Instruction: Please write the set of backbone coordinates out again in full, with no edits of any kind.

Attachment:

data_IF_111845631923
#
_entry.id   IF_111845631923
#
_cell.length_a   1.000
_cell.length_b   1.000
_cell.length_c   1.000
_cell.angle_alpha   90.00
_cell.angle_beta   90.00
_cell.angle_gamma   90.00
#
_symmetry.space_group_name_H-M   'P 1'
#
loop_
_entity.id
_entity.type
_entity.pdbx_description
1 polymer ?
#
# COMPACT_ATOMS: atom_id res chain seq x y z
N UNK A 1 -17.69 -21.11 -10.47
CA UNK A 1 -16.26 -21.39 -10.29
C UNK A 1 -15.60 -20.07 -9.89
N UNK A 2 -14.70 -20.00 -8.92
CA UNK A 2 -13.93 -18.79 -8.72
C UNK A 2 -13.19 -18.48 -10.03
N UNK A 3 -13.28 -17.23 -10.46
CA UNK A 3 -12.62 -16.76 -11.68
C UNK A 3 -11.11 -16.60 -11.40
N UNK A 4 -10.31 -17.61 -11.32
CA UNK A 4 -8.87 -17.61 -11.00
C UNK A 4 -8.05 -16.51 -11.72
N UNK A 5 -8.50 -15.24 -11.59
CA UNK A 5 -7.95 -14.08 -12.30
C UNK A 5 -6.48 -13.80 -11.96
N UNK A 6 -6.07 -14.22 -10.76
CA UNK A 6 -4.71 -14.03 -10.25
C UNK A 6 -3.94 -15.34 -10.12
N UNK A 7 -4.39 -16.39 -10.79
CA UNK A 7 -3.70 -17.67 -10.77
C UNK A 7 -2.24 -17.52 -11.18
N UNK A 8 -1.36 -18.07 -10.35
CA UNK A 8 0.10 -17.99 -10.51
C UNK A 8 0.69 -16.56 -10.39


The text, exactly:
data_IF_111845631923
#
_entry.id   IF_111845631923
#
_cell.length_a   1.000
_cell.length_b   1.000
_cell.length_c   1.000
_cell.angle_alpha   90.00
_cell.angle_beta   90.00
_cell.angle_gamma   90.00
#
_symmetry.space_group_name_H-M   'P 1'
#
loop_
_entity.id
_entity.type
_entity.pdbx_description
1 polymer ?
#
# COMPACT_ATOMS: atom_id res chain seq x y z
N UNK A 1 -17.69 -21.11 -10.47
CA UNK A 1 -16.26 -21.39 -10.29
C UNK A 1 -15.60 -20.07 -9.89
N UNK A 2 -14.70 -20.00 -8.92
CA UNK A 2 -13.93 -18.79 -8.72
C UNK A 2 -13.19 -18.48 -10.03
N UNK A 3 -13.28 -17.23 -10.46
CA UNK A 3 -12.62 -16.76 -11.68
C UNK A 3 -11.11 -16.60 -11.40
N UNK A 4 -10.31 -17.61 -11.32
CA UNK A 4 -8.87 -17.61 -11.00
C UNK A 4 -8.05 -16.51 -11.72
N UNK A 5 -8.50 -15.24 -11.59
CA UNK A 5 -7.95 -14.08 -12.30
C UNK A 5 -6.48 -13.80 -11.96
N UNK A 6 -6.07 -14.22 -10.76
CA UNK A 6 -4.71 -14.03 -10.25
C UNK A 6 -3.94 -15.34 -10.12
N UNK A 7 -4.39 -16.39 -10.79
CA UNK A 7 -3.70 -17.67 -10.77
C UNK A 7 -2.24 -17.52 -11.18
N UNK A 8 -1.36 -18.07 -10.35
CA UNK A 8 0.10 -17.99 -10.51
C UNK A 8 0.69 -16.56 -10.39